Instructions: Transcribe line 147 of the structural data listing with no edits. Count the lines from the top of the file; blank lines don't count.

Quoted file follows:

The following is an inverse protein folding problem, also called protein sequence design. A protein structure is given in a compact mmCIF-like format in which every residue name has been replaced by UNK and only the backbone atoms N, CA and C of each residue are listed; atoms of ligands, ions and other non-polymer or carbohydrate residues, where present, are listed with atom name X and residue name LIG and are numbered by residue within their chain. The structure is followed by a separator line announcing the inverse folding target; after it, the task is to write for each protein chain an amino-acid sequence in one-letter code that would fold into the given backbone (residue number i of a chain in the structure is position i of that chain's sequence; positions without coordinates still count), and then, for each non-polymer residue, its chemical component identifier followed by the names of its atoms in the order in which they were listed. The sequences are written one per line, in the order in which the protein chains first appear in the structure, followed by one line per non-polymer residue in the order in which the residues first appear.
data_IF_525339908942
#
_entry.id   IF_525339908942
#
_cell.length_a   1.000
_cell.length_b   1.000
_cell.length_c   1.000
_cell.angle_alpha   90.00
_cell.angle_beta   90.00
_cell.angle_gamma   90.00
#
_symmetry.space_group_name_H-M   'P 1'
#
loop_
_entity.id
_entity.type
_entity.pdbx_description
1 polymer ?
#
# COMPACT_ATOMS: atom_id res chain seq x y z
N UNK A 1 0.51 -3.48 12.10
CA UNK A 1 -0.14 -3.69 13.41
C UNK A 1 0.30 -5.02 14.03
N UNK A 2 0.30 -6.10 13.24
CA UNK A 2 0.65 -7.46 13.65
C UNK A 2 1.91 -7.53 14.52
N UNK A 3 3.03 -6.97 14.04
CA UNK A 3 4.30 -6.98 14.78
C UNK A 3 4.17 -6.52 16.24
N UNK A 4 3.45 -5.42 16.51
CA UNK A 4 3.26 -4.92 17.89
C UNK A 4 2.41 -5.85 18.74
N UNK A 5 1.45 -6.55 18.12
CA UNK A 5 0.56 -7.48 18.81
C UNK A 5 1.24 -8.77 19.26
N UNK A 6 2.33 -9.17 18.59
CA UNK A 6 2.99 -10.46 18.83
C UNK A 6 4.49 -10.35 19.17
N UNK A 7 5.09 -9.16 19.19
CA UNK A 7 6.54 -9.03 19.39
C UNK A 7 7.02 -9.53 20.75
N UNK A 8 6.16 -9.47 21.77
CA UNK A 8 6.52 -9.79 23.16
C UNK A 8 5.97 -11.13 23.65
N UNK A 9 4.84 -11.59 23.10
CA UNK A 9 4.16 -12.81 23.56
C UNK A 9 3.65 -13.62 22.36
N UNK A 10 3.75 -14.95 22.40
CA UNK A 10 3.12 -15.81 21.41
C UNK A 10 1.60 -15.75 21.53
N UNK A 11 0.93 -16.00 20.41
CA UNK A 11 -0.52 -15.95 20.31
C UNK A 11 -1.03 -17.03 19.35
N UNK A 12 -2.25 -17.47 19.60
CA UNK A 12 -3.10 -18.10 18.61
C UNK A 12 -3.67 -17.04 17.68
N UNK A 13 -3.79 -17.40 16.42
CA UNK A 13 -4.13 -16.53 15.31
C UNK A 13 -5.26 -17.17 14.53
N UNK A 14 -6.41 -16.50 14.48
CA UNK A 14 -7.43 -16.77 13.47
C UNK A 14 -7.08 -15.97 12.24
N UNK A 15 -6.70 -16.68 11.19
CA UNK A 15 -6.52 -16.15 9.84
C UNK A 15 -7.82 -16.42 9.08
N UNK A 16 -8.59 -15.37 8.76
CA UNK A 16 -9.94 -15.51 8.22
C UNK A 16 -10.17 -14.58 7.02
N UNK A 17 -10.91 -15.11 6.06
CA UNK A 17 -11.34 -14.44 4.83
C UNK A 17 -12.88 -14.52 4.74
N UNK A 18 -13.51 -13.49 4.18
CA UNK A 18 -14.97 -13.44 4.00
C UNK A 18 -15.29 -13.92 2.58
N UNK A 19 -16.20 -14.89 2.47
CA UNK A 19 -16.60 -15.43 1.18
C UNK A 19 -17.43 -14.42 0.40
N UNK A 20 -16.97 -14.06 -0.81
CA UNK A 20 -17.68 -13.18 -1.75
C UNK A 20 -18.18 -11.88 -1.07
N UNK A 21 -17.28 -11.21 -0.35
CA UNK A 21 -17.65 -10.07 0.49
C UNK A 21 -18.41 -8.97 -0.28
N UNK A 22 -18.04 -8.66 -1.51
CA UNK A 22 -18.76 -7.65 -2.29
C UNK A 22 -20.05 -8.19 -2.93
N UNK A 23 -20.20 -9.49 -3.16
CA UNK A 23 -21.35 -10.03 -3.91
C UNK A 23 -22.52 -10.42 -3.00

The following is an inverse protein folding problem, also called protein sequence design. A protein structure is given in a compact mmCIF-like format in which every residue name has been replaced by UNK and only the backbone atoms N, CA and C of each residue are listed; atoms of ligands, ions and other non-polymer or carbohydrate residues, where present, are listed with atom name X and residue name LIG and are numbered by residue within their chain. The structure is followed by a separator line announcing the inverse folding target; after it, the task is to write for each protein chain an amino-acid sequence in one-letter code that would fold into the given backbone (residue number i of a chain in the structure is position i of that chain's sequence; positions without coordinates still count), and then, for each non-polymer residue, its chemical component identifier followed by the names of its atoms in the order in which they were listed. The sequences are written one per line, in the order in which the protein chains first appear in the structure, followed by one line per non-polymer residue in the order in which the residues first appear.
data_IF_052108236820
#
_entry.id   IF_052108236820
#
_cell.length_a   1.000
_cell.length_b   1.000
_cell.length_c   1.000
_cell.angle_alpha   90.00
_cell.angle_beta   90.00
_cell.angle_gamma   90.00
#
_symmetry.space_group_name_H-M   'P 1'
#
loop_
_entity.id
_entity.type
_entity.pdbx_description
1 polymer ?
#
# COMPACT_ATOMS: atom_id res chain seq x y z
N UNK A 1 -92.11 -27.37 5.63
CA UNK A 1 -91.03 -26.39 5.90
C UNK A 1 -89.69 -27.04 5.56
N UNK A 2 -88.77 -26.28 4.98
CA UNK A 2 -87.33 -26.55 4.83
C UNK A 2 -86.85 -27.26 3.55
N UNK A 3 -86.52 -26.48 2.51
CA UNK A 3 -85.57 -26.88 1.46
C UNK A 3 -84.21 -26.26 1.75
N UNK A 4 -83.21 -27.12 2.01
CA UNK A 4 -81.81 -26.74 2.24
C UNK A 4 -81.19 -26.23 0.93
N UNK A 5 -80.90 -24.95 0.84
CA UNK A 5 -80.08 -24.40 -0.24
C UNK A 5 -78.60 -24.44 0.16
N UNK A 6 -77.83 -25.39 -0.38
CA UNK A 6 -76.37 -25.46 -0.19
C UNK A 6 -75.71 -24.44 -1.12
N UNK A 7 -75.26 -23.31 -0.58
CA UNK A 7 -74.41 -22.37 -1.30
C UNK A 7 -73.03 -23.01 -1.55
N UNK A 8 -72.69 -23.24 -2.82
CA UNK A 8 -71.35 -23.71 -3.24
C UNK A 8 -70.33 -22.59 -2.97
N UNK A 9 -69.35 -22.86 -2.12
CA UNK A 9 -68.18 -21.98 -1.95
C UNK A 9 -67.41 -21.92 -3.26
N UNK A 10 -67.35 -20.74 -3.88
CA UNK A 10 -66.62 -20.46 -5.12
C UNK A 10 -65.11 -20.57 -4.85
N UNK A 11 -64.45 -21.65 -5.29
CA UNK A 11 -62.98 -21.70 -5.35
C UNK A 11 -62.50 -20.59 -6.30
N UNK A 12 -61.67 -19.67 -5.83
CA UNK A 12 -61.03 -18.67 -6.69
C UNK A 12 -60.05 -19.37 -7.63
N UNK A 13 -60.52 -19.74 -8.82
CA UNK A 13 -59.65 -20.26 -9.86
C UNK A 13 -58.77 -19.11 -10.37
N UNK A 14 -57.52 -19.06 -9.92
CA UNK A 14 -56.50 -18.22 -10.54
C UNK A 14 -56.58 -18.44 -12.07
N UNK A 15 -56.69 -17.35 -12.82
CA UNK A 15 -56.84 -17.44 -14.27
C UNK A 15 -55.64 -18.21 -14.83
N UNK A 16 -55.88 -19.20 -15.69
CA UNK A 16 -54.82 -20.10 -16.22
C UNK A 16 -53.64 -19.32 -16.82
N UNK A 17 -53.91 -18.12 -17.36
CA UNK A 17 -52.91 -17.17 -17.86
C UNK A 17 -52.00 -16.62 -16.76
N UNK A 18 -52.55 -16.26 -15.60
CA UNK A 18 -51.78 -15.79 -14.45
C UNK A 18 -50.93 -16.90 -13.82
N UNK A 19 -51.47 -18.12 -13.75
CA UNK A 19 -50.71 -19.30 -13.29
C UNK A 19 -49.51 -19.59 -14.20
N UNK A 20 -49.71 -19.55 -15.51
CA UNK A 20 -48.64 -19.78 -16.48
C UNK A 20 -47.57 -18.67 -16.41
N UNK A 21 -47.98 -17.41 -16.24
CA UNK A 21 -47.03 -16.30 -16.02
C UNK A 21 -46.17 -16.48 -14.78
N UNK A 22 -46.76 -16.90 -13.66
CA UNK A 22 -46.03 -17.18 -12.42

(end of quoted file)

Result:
C UNK A 12 -60.05 -19.37 -7.63